COURTESY "WAIPAHU ... RECOLLECTIONS FROM
A SUGAR PLANTATION COMMUNITY IN HAWAII"
PHOTO ILLUSTRATION BY BRYANT FUKUTOMI /
Tatsuichi Ota often sat in front of his house on Pahu Street and talked story to people as they came by. At top is Ota with an award that cites him as a master of calligraphy. The kanji writing at left, a ceramic tile that was displayed at Ota's home, says "Ota Tatsuichi."
‘A town of sugar and rice’
Grandfather Ota's family collects a volume of remembrances about growing up in Waipahu
One thing leads to another, whether it's a community built upon a foundation of sugar, or a book that's a labor of love. For Michael and Karen Yamamoto, their book "Waipahu ... Recollections from a Sugar Plantation Community in Hawaii" started out as a simple reminiscence of grandfather Tatsuichi Ota, but these things have a way of snowballing, and the project instead became a lively collection of anecdotes about growing up Waipahuan. Aunt Nina Yuriko (Ota) Sylva also became a contributor.
Grandfather Ota was a frugal store owner on Waipahu Street who, falling in love with Hawaii after emigrating in 1901, purchased what land he could near the store, some rice paddies near what became Farrington Highway. This property eventually became the little community-within- a-community called Ota Camp, famous for chicken fights and a 1970s tenant dispute: The residents there loved the site so much they didn't want to leave, and when they did, they called their new location "Ota Camp" as well.
The book is anecdotal and filled with unusual details -- the alma mater of Waipahu Elementary School, the size of sea horses in West Loch, swiping watercress for sandwiches, a bizarre Oahu Sugar experiment in raising American buffalo, baking eggs inside a loaf of bread, the intermixed smells of various ethnic dishes, the lonely radio tower of KAHU radio, wartime gas masks made of sanitary napkins and rubber bands, Punahou students attending a wartime school there dubbed the "Haole Social Club," the image of no-frills landowner Ota recycling trashed wood for the nails and walking down the street eating mangos with pleasure.
"If you dig deep enough, there are amazing stories," said Yamamoto. "Like the time brothers Shigemi and Goro Arakawa created a club when they were teens, to promote good citizenship, and charged dues! Entrepreneurs from small-kid time!"
COURTESY YAMAMOTO FAMILY
Michael and Karen Yamamoto remember Tatsuichi Ota, at top left, whose property became known as Ota Camp, with a book about Waipahu.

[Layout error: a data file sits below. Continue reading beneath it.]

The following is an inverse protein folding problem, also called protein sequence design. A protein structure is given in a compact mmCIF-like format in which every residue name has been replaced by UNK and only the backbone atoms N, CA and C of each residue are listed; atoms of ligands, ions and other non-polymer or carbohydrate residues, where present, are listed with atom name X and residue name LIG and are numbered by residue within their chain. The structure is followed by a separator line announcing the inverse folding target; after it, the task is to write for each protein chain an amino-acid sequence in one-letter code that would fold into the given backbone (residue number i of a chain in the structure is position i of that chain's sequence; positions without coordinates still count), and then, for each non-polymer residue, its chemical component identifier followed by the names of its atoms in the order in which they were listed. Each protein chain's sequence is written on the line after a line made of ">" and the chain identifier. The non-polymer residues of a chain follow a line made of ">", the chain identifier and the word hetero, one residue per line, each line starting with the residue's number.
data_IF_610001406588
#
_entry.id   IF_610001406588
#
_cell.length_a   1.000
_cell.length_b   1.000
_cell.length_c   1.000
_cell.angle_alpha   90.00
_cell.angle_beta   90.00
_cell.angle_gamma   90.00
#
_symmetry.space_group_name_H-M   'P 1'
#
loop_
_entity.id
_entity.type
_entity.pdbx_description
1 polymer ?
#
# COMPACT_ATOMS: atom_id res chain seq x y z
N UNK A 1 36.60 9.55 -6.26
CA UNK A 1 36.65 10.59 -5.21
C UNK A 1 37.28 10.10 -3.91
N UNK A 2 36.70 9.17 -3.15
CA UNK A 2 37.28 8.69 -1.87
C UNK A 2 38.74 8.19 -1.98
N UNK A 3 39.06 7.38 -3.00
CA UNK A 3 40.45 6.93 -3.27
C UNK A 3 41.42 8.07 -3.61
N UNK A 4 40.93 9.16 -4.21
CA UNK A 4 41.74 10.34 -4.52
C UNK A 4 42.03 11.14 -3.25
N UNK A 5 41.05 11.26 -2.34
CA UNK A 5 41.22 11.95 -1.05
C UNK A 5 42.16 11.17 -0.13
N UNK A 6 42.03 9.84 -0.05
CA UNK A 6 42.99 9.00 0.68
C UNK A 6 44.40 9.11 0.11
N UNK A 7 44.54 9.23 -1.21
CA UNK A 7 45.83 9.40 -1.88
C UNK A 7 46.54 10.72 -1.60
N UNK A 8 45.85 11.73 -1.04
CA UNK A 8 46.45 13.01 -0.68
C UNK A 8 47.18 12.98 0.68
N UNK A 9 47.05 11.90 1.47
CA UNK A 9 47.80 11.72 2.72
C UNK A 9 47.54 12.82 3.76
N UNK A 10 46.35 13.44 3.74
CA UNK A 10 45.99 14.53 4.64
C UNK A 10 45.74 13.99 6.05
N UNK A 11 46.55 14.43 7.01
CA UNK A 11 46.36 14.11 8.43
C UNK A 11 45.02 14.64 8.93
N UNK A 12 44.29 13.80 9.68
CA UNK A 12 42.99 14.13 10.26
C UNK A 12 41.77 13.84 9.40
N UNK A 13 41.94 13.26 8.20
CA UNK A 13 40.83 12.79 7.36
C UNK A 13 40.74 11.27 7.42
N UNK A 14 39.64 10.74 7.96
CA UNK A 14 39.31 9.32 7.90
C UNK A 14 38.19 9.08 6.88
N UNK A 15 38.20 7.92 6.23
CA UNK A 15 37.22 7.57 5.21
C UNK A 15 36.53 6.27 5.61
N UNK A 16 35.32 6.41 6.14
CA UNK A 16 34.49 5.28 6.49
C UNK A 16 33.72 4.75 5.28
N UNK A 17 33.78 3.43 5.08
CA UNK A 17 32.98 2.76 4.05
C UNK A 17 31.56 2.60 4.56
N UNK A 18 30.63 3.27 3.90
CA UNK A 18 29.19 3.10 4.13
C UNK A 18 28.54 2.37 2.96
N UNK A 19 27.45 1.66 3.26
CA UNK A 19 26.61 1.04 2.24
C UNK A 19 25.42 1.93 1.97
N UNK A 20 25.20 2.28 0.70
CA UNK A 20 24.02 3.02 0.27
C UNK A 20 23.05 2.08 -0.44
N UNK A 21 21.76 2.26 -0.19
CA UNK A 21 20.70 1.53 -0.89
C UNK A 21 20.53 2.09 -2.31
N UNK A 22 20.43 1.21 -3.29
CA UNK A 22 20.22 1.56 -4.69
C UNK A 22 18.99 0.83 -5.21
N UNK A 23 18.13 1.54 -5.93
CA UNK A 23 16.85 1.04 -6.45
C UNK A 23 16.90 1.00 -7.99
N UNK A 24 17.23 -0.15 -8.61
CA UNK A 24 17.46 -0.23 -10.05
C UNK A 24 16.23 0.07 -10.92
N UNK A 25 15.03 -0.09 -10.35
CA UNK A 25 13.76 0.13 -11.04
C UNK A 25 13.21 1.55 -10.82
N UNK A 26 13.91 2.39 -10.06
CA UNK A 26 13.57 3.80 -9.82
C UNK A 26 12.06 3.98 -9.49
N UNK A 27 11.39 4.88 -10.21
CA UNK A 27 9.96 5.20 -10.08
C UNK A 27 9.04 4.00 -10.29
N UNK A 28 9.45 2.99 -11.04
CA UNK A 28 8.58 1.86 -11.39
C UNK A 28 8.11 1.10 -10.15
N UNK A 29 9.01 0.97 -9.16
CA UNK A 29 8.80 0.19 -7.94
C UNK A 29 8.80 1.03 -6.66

Yamamoto, a retired teacher and machine-tool distributor, and wife Karen, an educator now working with the Navajo nation, now live in Albuquerque, N.M. They began the project after the funeral of uncle Tatsuo Ota (Tatsuichi's only son) in 2002. Family members began sharing memories of growing up in the shadow of the Oahu Sugar smokestack, the spindle around which Waipahu seems to revolve. The Yamamotos, being educators, couldn't help doing additional research and then organizing the results.
"We started looking for people who really knew the town, and were constantly surprised by what we found out," said Yamamoto. "Did you know that at one point, Waipahu was the capitol of Oahu? The name comes from 'wai' -- water -- and 'pahu' -- rushing forth -- and refers to the amazing freshwater spring in the middle of the town.
"The books starts with where and what is Waipahu, and goes up through 2005, painting a picture of a town of sugar and rice. It's mostly from interviews -- that's why it's called 'Recollections' -- but we also had access to the extensive libraries of citizens like Kay Yamada. Waipahu Cultural Garden Park opened its doors and files to us. We even discovered there's a group that meets on the second Wednesday of every month in Torrance, Calif., who are all grads of Waipahu High School."
They bankrolled and published the book themselves, creating Innoventions Publishing. The $25 book is modest but highly readable, is available at Waipahu Cultural Garden Park and is working its way into local bookstores.
A "sequel" is in the works. "It's about Waipahu's remarkable life journeys, in-depth stories about people we've learned about," said Karen Yamamoto. The current book barely touches on some of the remarkable people who hail from Waipahu, including the Arakawa entrepreneurs, labor leader "Major" Okada, tough but insightful plantation overseer Hans L'Orange, United Airlines head Pat Patterson (who named the first UA airliner "Waipahu"), master mechanic and aeronautical pioneer Shigeru Serikaku -- it could fill a book.
"The reaction from people has been good," said Yamamoto. "You know it is when they begin buying extras for family and friends. When someone says, 'Thanks for writing this,' it feels good. Not in the pocketbook, but in the heart. It's very satisfying."